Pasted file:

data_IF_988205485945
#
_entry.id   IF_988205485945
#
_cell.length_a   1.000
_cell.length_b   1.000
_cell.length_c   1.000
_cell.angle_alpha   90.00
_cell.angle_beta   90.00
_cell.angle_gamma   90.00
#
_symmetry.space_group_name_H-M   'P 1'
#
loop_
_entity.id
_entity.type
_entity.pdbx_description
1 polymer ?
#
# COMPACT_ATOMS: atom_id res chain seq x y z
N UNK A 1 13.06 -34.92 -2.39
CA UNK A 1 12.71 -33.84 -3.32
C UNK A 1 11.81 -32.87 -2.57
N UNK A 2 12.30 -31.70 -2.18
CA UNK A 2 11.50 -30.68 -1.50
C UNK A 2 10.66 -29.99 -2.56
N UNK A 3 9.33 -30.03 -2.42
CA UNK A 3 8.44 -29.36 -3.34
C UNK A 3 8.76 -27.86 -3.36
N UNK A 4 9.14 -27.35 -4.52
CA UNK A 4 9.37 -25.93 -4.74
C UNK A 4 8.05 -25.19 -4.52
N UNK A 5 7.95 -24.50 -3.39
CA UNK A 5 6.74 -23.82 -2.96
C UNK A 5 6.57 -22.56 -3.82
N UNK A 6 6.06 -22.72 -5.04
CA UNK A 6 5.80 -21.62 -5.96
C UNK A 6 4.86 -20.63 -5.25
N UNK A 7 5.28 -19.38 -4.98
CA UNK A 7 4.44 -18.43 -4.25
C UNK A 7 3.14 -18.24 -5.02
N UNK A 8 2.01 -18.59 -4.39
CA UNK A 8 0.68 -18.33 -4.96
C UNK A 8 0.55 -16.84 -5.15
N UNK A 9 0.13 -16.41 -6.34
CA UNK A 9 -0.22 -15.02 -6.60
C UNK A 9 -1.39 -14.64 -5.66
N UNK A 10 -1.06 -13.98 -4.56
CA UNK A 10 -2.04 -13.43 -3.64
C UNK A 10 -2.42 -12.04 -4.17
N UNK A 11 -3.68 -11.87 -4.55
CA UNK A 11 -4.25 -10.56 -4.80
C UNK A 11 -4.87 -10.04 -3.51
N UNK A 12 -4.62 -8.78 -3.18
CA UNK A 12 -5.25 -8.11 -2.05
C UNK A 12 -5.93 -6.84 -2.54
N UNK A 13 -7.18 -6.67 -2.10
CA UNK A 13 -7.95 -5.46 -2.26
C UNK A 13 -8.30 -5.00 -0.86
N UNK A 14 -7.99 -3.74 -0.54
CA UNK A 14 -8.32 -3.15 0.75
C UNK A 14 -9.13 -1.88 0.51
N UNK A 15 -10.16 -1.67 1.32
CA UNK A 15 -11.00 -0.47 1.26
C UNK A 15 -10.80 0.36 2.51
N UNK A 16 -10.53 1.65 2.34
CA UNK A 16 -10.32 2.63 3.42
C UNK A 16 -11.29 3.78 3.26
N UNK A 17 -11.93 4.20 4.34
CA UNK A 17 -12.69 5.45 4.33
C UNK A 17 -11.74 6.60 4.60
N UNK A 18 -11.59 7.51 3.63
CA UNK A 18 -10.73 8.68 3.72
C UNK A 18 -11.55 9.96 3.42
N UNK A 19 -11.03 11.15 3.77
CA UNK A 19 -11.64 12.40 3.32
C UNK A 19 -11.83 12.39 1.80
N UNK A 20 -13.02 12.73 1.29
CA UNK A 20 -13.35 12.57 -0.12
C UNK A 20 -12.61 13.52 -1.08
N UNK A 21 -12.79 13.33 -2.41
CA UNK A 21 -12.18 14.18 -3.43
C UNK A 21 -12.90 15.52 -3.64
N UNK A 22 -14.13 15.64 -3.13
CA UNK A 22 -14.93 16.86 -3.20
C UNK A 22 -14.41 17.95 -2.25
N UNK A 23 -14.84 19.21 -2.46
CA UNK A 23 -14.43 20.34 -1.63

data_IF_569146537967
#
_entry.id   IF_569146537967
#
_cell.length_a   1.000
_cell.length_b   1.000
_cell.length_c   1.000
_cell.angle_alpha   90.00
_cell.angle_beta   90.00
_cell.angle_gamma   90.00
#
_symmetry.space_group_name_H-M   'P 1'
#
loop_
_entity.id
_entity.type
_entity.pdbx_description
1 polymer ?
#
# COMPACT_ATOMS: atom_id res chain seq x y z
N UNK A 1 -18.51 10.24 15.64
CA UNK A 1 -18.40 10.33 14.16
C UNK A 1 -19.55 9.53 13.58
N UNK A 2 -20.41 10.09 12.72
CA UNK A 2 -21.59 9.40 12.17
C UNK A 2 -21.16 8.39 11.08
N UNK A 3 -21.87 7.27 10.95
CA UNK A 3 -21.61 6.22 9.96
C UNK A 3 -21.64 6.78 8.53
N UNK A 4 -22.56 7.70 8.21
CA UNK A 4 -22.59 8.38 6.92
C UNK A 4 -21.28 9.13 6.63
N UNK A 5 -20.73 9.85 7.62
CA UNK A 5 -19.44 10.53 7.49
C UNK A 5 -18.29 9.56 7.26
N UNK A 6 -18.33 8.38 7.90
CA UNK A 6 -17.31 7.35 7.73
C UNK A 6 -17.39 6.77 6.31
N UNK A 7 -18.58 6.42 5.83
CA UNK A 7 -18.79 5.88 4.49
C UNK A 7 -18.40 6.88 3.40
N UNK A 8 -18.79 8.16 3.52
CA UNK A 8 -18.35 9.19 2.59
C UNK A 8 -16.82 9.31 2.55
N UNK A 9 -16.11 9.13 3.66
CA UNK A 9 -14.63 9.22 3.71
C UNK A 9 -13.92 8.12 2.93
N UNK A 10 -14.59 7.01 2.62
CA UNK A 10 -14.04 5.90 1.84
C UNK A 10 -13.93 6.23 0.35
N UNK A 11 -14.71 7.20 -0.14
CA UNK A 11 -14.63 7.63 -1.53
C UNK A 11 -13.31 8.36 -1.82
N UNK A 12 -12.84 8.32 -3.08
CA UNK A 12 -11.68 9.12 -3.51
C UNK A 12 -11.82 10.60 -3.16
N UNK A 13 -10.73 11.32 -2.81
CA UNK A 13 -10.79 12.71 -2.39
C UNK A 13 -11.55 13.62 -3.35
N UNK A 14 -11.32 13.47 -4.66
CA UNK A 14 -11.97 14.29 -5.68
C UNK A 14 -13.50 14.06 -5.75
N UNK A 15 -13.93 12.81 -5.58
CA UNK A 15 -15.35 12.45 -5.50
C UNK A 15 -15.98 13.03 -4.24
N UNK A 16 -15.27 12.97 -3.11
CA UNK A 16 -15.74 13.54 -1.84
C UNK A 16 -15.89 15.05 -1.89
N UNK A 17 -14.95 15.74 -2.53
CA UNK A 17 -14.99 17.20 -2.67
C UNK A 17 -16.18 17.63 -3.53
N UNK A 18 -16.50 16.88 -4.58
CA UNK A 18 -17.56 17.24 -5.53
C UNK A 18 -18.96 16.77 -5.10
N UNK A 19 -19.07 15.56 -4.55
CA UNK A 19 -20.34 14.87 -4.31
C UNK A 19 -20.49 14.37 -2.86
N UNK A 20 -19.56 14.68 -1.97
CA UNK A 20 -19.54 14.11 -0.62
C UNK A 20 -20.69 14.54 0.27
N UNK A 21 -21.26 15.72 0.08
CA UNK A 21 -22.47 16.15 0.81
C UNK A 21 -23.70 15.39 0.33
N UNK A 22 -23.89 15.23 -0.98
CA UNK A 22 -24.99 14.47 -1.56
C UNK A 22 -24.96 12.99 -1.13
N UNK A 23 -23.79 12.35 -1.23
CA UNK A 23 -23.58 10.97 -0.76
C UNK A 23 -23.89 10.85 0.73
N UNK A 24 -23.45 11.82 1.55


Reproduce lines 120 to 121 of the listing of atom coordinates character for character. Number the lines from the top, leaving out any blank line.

C UNK A 4 -21.28 9.13 6.63
N UNK A 5 -20.73 9.85 7.62